Canada’s real environmental record (not what some would have you think)
“Canada gets a D grade on environmental report card,” blares a headline at the Weather Channel. A CBC article carries the headline “Canada ranked 14th out of 16 on protecting the environment, Conference Board says.” Business Vancouver tells us, “B.C. gets a ‘C’ on its environmental report card, Conference Board.”
Now, being with the Fraser Institute, I’m all about measurement and report cards. We do a lot of such things ourselves. The problem is that these headlines run counter to the vast majority of what the data tell us about Canada’s environmental track record. In fact, the data show that the air and water we all use are getting cleaner—not more polluted. The disconnect between these facts and the findings of the recent report card cause one to wonder what exactly the Conference Board is measuring—it certainly isn’t what most people think of as environmental.
Let’s consider the Conference Board’s “environmental” metrics:
We’ll start with air pollution. As we documented in the study Canadian Environmental indicators—Air Quality, in most instances, Canadians currently experience significantly better air quality than at any other time since continuous monitoring of air quality began in the 1970s. Most notably, concentrations of two of the air pollutants of greatest concern—ground-level ozone and ultrafine particulate matter—have generally decreased across Canada since 2000. By focusing on per-capita emissions, the Conference Board turns a great air pollution control story upside down. Of course Canadians are likely to emit more per capita—we live in a huge, cold-weather climate with vast transportation needs, and we service a massive economy to our south with goods and services, including natural resources.
What’s important about air quality is not absolute emissions per capita, but whether people and the environment are being harmed by air pollution. On that front, the answer is “very few.” Air quality in Canada rarely crosses the thresholds that indicate a significant health risk exists. And those thresholds, one should add, are themselves highly conservative. Canadians need have little concern that it’s a dangerous act to breathe.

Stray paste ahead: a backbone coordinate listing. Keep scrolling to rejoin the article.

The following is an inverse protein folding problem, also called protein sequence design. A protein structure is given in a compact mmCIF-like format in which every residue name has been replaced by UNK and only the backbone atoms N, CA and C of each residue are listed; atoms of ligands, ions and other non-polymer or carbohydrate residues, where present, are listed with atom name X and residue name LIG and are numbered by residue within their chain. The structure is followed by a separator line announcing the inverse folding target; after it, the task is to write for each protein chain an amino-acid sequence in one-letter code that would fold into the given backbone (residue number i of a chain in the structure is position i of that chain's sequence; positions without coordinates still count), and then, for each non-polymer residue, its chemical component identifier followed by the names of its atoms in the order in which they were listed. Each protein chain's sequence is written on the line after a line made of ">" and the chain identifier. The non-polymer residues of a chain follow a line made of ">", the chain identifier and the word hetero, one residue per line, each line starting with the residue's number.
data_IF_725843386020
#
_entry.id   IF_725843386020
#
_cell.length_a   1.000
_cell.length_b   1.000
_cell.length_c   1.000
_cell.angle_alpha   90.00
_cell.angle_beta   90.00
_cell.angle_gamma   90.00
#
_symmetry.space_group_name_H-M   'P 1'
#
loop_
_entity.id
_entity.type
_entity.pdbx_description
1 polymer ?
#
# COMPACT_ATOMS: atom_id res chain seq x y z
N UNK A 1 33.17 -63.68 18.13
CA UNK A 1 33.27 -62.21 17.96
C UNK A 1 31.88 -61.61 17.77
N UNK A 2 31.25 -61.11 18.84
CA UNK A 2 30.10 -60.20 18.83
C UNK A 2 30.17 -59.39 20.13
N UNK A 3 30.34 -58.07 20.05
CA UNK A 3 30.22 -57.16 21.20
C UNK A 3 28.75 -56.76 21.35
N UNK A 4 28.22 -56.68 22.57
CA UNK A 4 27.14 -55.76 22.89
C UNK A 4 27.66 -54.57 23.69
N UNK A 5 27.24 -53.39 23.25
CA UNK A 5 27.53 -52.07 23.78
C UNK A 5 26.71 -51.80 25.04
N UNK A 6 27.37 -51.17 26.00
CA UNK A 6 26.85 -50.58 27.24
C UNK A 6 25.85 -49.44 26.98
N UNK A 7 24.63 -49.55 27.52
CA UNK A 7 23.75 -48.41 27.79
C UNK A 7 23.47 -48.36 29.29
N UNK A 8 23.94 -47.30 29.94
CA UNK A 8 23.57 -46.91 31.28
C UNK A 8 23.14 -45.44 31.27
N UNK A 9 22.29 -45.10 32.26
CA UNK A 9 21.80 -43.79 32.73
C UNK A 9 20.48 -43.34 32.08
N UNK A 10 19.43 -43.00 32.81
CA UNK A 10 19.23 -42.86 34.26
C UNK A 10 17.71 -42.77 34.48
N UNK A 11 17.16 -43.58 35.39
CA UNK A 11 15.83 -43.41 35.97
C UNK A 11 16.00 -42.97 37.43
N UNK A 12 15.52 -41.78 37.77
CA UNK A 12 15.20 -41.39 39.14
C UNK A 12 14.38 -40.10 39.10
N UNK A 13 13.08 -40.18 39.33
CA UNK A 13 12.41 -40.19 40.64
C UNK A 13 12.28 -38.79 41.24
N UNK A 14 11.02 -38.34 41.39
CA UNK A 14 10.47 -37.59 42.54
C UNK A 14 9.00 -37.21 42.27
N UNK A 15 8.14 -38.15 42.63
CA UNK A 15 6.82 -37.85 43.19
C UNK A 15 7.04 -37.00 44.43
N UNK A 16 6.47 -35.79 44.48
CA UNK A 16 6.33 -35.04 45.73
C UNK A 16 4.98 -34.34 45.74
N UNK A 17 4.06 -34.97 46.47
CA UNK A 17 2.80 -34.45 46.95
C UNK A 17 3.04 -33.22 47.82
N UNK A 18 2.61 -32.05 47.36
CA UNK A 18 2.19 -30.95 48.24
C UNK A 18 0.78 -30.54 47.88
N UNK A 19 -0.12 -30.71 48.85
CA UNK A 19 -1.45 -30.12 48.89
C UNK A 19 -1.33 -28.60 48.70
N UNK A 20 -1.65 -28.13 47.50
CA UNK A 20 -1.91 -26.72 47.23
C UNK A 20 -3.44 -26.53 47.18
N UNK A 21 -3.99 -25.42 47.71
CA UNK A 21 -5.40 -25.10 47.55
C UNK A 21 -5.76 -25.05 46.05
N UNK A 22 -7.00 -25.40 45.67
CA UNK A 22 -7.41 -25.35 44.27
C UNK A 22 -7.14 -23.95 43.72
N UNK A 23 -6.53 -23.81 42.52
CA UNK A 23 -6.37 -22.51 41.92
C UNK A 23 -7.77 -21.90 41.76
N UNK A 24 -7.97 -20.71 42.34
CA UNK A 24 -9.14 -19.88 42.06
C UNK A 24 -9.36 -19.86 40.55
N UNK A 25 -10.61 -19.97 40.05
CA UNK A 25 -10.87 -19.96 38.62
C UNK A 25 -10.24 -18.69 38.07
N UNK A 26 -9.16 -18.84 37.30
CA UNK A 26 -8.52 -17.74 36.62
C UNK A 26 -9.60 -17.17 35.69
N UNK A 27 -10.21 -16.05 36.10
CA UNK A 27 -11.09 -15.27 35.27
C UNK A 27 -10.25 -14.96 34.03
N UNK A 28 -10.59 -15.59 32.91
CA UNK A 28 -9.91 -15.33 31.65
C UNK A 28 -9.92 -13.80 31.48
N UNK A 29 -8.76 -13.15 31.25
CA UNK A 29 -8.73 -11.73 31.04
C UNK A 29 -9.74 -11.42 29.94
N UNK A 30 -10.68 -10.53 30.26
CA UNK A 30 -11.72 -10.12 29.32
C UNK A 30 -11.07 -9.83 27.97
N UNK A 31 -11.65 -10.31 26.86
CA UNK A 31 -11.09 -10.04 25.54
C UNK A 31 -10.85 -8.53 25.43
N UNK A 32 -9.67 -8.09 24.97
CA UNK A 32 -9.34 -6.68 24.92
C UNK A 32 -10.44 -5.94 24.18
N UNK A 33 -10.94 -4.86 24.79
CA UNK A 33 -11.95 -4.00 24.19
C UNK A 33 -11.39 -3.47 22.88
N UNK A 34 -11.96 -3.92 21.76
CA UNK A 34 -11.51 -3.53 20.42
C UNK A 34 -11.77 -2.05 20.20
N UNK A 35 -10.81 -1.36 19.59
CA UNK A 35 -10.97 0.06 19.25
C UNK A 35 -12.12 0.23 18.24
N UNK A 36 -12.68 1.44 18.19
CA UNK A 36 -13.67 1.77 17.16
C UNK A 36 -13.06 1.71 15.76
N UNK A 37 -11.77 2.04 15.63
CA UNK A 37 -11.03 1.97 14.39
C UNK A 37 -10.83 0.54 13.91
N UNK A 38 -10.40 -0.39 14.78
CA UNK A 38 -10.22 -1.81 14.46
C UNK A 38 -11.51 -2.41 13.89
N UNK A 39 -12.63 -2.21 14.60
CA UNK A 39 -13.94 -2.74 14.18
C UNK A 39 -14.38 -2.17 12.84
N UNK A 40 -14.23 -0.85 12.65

Now, let’s move onto waste generation. First, it’s unclear how a metric of waste generation tells us anything about environmental harm—that would all depend on how waste is disposed of, not how much one makes. But Canadians are hardly lackadaisical about waste minimization and diversion. According to Statistics Canada, 92 per cent of households in Canada have access to recycling programs, and 98 per cent of those households actively recycle: 94 per cent recycle glass, 97 per cent recycle paper and plastic, and 92 per cent recycle metallic waste.
The same is true for water withdrawals and wastewater treatment—what matters is not how much we take out of the environment, it’s whether those withdrawals actually damage surface water and ground water that matters. On that score, Canada’s doing just fine. Our recent study on water quality showed amazing progress in Canada when it comes to cleaning up our waterways and keeping withdrawals to ecologically safe levels.
Finally, about those greenhouse gases. As Environment Canada points out, Canada’s greenhouse gas levels have been declining since 2005 on a total-mass basis, on a per capita basis, and on the basis of emissions per unit of economic productivity. By any measure, Canada’s greenhouse gas emissions are in decline.
Slamming Canada based on an index that looks at indicators tangential to actual environmental and human health impacts while ignoring the massive progress Canadians have made in cleaning up and protecting their environment will not further the cause of environmental and health protection. To the extent that it’s used to bludgeon Canadian governments into emulating Ontario’s green power fiasco (where high energy prices constitute a monthly mugging for Ontario’s poorer citizens), the Conference Board report card is likely to lead to reduced economic productivity for both the private and public sectors, sapping the very revenues needed to measure environmental progress, and deal with environmental problems that the private sector can’t, or won’t.
That’s not to suggest that Canada is free of environmental challenges—it certainly isn’t, Canada is a natural resource powerhouse that has always faced, and will always face, numerous environmental challenges. But an objective view of Canada’s environmental performance hardly justifies slamming the country as some kind of environmental laggard and international lay-about, as the Conference Board would have us believe.
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